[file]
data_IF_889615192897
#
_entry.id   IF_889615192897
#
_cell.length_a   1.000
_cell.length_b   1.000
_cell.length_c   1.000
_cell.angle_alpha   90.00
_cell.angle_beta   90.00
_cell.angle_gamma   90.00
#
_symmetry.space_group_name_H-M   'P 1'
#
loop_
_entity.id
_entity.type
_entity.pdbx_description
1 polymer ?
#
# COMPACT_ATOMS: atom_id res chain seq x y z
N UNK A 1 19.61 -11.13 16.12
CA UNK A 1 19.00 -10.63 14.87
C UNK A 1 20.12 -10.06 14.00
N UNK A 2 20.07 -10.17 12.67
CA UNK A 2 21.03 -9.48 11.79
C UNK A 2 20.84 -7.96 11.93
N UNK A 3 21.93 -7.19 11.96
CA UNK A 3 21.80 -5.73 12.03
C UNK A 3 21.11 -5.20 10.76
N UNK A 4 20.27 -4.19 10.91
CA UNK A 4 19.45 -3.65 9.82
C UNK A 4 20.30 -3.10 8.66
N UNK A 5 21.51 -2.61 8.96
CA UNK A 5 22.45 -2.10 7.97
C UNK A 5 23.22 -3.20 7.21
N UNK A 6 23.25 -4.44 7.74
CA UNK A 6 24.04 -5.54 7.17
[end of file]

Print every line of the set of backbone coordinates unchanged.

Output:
data_IF_889615192897
#
_entry.id   IF_889615192897
#
_cell.length_a   1.000
_cell.length_b   1.000
_cell.length_c   1.000
_cell.angle_alpha   90.00
_cell.angle_beta   90.00
_cell.angle_gamma   90.00
#
_symmetry.space_group_name_H-M   'P 1'
#
loop_
_entity.id
_entity.type
_entity.pdbx_description
1 polymer ?
#
# COMPACT_ATOMS: atom_id res chain seq x y z
N UNK A 1 19.61 -11.13 16.12
CA UNK A 1 19.00 -10.63 14.87
C UNK A 1 20.12 -10.06 14.00
N UNK A 2 20.07 -10.17 12.67
CA UNK A 2 21.03 -9.48 11.79
C UNK A 2 20.84 -7.96 11.93
N UNK A 3 21.93 -7.19 11.96
CA UNK A 3 21.80 -5.73 12.03
C UNK A 3 21.11 -5.20 10.76
N UNK A 4 20.27 -4.19 10.91
CA UNK A 4 19.45 -3.65 9.82
C UNK A 4 20.30 -3.10 8.66
N UNK A 5 21.51 -2.61 8.96
CA UNK A 5 22.45 -2.10 7.97
C UNK A 5 23.22 -3.20 7.21
N UNK A 6 23.25 -4.44 7.74
CA UNK A 6 24.04 -5.54 7.17